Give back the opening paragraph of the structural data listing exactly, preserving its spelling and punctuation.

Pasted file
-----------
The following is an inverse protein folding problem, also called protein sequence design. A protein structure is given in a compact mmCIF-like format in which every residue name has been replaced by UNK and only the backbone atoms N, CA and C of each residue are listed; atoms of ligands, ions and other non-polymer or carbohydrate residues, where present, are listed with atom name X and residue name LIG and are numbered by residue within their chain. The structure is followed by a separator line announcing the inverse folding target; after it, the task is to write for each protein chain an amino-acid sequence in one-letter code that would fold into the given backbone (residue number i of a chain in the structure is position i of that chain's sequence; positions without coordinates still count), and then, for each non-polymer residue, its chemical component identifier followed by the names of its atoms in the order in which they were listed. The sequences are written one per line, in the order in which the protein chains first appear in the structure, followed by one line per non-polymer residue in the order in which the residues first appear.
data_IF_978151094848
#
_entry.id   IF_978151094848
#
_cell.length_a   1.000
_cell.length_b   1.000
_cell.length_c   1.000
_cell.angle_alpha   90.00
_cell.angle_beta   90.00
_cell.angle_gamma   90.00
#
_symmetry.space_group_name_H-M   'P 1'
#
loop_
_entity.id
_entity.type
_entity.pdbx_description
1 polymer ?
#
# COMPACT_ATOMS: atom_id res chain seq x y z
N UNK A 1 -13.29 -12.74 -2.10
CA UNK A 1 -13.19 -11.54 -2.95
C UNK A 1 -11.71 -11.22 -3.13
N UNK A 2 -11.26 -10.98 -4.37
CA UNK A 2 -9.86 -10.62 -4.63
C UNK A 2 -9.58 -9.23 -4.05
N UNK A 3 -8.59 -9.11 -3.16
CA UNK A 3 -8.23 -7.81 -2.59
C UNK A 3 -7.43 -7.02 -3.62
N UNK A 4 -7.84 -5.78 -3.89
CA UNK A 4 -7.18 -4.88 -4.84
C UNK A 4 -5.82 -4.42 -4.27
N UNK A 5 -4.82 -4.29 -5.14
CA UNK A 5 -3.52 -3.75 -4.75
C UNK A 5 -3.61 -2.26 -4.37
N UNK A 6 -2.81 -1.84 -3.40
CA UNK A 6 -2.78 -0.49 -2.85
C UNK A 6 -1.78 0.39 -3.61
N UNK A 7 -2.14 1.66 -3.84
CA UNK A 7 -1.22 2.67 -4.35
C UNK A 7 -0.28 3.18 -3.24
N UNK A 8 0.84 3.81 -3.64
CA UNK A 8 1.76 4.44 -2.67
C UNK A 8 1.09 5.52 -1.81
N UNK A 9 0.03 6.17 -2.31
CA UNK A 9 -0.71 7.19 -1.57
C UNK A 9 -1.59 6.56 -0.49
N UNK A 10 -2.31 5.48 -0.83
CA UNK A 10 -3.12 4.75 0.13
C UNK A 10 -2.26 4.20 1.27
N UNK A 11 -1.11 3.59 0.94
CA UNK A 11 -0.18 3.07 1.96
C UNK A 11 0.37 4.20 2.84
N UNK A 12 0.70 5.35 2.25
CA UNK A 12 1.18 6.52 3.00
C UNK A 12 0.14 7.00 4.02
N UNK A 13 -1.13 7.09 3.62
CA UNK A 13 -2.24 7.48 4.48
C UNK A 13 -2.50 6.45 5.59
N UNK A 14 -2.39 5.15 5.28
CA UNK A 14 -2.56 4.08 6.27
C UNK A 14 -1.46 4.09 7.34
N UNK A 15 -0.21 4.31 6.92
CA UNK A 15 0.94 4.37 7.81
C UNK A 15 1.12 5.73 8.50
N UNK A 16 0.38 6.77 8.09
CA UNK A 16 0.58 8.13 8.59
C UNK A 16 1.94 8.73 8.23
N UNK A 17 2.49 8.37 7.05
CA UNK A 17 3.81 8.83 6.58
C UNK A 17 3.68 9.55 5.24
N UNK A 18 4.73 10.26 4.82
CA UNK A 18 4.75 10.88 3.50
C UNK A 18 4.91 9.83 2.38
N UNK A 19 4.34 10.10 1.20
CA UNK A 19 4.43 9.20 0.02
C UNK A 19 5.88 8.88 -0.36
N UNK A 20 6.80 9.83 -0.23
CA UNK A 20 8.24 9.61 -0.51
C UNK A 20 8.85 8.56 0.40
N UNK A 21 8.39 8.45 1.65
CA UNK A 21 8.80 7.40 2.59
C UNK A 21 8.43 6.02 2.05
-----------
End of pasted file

The following is an inverse protein folding problem, also called protein sequence design. A protein structure is given in a compact mmCIF-like format in which every residue name has been replaced by UNK and only the backbone atoms N, CA and C of each residue are listed; atoms of ligands, ions and other non-polymer or carbohydrate residues, where present, are listed with atom name X and residue name LIG and are numbered by residue within their chain. The structure is followed by a separator line announcing the inverse folding target; after it, the task is to write for each protein chain an amino-acid sequence in one-letter code that would fold into the given backbone (residue number i of a chain in the structure is position i of that chain's sequence; positions without coordinates still count), and then, for each non-polymer residue, its chemical component identifier followed by the names of its atoms in the order in which they were listed. The sequences are written one per line, in the order in which the protein chains first appear in the structure, followed by one line per non-polymer residue in the order in which the residues first appear.